Owosekun, Dr. Culber, and “All In”
Season 4, Episode 8 (2022)
Directed by Christopher J Byrne & Jen McGowan
Written by Sean Cochran
This episode presents an Afrofuture where love is a force greater than reason, and where levity is inevitable, even when the stakes are high. Taking place in the middle of Season 4, Discovery and her crew are in pursuit of First Contact with an unknown species that has destroyed the entire nation of Kwejian where Book is from. We see another example of unspoken union within the intergalactic Black diaspora when Captain Burnham invites Lt. Commander Joann Owosekun with her on a trip to the Karma Barge. She chooses the remarkable Owosekun, not only to encourage her as a friend, but because in this Afrofuture, their shared Blackness means that Owosekun can both be trusted without question and survive anything. And because of the Afrofuturism already established in this series, we also know that this duo of Black women are not at the will of reason, possibility, or death. This reflection of real Black sisterhood in a fictional future is a tool of magical realism that we see frequently in Afrofuturism works.
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Following another framing device of Afrofuturism in speculative fiction, this episode takes real socio-economic issues and offers a futuristic solution. While Captain Burnham and Owosekun are on their mission, we see that Dr. Culber is overwhelmed by the burden of his workload, and in a time of massive loss, he needs to cope with the responsibility of his own resurrection. Dr. Culber’s experience of re-entrance mimics the stories of many Black people who survive suffocation by a system that relies on their downfall, and then struggle to carry the weight of everyone left behind. Black and brown people in reality are beaten by a culture of white supremacy, and those who survive are often haunted by fear of retaliation, or frozen by the potential of everyone who didn’t make it.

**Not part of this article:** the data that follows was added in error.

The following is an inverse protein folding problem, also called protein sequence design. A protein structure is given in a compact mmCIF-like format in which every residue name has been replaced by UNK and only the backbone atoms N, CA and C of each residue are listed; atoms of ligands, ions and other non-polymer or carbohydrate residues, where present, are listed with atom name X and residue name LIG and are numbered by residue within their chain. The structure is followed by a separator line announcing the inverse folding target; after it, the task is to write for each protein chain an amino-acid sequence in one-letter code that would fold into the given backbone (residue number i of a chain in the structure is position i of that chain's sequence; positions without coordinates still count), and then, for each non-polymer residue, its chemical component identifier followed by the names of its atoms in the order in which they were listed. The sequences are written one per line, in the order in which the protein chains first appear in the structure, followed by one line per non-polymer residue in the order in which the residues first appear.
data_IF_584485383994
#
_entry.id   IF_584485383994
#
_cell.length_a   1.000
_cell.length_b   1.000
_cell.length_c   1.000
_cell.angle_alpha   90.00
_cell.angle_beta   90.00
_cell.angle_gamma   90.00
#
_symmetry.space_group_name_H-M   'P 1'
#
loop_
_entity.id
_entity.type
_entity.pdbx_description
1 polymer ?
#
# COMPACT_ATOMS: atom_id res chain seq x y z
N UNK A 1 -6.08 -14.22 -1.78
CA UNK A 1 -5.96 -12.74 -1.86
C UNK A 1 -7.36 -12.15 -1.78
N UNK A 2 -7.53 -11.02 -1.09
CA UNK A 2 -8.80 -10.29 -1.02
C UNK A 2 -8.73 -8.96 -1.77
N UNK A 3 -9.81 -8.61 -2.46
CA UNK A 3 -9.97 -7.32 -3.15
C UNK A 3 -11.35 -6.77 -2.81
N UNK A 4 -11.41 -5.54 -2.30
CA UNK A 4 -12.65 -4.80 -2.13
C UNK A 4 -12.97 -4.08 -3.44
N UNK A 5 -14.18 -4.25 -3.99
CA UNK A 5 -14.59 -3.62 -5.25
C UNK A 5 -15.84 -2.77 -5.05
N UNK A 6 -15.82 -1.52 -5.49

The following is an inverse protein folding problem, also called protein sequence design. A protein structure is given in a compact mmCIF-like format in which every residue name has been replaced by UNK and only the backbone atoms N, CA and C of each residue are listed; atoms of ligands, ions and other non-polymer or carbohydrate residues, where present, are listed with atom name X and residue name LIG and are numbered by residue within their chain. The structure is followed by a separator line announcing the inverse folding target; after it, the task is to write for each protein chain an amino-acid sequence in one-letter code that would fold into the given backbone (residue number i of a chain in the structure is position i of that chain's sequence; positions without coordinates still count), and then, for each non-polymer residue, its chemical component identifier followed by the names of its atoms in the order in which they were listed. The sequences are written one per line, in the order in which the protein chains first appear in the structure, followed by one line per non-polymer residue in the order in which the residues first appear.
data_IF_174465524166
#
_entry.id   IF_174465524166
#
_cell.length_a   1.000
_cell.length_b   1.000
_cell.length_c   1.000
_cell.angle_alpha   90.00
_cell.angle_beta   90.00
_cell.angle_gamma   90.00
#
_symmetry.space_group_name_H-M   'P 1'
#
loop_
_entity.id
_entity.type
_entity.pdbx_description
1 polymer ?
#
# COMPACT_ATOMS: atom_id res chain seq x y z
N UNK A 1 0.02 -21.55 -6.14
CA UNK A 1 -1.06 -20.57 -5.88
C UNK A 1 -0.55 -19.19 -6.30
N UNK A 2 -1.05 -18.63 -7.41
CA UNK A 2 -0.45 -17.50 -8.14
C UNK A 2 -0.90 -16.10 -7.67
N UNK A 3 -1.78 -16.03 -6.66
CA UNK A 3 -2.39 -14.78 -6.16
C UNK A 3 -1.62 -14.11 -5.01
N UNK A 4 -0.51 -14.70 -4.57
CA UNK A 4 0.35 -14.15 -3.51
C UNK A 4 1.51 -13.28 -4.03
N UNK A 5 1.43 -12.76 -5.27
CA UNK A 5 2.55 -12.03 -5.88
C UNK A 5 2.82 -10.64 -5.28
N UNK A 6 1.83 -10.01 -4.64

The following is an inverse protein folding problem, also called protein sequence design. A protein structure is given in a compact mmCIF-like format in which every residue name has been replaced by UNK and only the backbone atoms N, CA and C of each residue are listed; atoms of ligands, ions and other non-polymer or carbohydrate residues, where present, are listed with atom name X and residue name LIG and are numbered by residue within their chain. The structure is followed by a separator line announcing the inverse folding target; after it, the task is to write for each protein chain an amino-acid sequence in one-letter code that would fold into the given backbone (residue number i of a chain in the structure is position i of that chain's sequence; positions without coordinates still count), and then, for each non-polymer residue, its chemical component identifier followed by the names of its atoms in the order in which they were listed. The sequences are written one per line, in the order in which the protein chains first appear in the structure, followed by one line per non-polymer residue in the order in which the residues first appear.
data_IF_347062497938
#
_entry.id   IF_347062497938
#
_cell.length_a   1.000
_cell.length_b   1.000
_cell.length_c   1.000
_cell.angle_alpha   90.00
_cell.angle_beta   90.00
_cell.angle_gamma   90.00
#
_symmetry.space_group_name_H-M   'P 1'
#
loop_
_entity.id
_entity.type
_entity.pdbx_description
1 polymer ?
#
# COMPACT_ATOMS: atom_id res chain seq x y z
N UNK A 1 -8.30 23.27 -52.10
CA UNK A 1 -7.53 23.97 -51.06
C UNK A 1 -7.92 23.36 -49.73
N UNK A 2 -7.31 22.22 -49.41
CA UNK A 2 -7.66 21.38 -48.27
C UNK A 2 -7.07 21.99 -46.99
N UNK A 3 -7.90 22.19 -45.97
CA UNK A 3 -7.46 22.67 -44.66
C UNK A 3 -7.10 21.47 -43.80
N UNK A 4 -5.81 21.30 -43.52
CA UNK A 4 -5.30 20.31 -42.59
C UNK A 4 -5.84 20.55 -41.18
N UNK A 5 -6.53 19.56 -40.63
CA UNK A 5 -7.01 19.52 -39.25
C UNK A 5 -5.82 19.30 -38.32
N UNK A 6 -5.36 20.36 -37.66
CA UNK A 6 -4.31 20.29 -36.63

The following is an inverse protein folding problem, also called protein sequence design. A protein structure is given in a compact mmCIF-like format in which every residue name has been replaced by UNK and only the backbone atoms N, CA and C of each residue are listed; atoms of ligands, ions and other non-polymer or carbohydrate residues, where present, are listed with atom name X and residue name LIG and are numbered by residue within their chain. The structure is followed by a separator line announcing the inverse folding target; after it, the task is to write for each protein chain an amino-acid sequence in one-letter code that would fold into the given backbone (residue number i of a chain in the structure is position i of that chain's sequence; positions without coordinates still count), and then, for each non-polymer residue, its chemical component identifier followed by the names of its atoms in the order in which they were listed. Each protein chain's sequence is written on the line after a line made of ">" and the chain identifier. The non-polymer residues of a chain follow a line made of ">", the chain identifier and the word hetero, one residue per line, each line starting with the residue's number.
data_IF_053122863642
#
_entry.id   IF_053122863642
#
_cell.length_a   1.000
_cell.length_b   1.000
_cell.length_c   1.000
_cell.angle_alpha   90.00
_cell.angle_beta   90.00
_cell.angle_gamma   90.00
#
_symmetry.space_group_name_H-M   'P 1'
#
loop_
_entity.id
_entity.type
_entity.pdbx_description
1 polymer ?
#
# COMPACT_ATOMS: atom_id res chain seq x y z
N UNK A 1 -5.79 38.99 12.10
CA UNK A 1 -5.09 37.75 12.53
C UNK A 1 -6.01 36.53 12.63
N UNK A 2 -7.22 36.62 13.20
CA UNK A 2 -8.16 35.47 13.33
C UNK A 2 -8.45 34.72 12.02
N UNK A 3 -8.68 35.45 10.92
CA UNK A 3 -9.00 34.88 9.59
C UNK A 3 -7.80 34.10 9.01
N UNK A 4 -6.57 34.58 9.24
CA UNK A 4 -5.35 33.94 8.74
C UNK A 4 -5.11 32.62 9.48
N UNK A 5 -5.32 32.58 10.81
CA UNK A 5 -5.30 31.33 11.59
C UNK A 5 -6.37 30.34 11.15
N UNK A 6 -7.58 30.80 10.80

After defeating death, Dr. Culber is faced with it at every turn, forced to question why he lives on when so many others can’t. The Afrofuturism of Star Trek: Discovery allows us to play out a different narrative than the real-life tragedy we’re familiar with. In real-life, Black and brown people are often crushed or consumed by capitalism and the labor myth, but because the Federation doesn’t rely on currency, an Afrofuturistic solution for Dr. Culber is possible.
Institutions that used to harm and exclude us are often anchors of our strength in an Afrofuturistic imagination, something that Star Trek: Discovery frequently confronts. In this Afrofuture, Dr. Culber can’t be undone by the pressures of labor because he works from a motivation of love, not profit or lack. The intention of his labor is for the good of the collective, and the intention of the collective is to uplift the individual. When Dr. Culber reaches out for help, he receives it from every angle.
It’s this commitment to both individual and collective liberation that truly allows Star Trek: Discovery to function as an Afrofuturist text.
Mica Saint Evans (they/she) is healer, writer, performer, and life coach based in Marina Del Rey, newly committed to the Star Trek Family after starting with Strange New Worlds, and quickly inhaling all of Star Trek: Discovery, Lower Decks, and now Prodigy. It’s a joy to recognize myself as a black, queer woman in heroes like Burnham, Mariner, and Uhura. They can be found on Twitter @FirstTrekPod.
Star Trek: Discovery currently streams exclusively on Paramount+ in the U.S. Internationally, the series is available on Paramount+ in Australia, Latin America and the Nordics, and on Pluto TV in Austria, France, Germany, Italy, Spain, Switzerland and the United Kingdom on the Pluto TV Sci-Fi channel. In Canada, it airs on Bell Media’s CTV Sci-Fi Channel and streams on Crave. Star Trek: Discovery is distributed by Paramount Global Distribution Group.